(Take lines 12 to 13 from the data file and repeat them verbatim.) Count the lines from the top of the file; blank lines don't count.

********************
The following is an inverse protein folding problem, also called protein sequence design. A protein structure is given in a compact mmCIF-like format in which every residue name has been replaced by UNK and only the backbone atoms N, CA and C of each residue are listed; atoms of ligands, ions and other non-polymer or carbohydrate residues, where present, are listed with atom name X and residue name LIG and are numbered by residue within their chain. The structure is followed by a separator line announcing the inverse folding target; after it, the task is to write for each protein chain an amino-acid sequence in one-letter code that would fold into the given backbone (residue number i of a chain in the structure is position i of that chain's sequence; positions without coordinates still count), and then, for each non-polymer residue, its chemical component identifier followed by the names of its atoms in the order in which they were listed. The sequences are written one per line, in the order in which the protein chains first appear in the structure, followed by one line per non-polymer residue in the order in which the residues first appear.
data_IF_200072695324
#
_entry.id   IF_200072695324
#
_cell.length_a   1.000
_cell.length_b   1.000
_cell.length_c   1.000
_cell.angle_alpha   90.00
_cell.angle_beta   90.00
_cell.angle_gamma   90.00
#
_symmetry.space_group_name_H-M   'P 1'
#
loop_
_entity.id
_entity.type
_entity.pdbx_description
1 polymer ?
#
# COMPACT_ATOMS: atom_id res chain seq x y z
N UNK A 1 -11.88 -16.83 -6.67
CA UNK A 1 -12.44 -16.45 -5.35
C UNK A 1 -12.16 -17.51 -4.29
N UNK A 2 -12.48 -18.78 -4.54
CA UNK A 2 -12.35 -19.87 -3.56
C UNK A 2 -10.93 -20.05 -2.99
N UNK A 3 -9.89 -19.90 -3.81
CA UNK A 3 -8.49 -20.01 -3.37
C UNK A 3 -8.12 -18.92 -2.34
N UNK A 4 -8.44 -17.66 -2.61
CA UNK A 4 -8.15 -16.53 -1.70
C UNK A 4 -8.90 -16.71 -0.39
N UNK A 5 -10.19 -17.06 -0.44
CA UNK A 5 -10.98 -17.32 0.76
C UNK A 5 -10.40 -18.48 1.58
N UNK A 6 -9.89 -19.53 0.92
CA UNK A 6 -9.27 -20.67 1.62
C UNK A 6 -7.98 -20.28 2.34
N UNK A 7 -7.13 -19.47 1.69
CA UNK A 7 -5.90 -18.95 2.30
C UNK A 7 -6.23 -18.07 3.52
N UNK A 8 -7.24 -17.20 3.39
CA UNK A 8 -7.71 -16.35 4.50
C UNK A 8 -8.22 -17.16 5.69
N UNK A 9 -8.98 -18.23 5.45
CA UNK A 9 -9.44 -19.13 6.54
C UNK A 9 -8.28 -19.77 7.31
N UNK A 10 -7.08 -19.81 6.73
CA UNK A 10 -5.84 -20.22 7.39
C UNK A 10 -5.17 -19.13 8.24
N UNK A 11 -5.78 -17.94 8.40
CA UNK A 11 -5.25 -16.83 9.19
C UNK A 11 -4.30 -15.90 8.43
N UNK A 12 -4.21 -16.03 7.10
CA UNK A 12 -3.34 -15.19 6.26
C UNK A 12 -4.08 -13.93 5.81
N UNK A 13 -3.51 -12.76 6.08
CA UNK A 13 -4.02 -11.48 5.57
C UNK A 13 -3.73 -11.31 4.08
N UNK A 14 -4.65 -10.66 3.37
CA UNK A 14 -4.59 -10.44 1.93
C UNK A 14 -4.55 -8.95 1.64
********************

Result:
#
_symmetry.space_group_name_H-M   'P 1'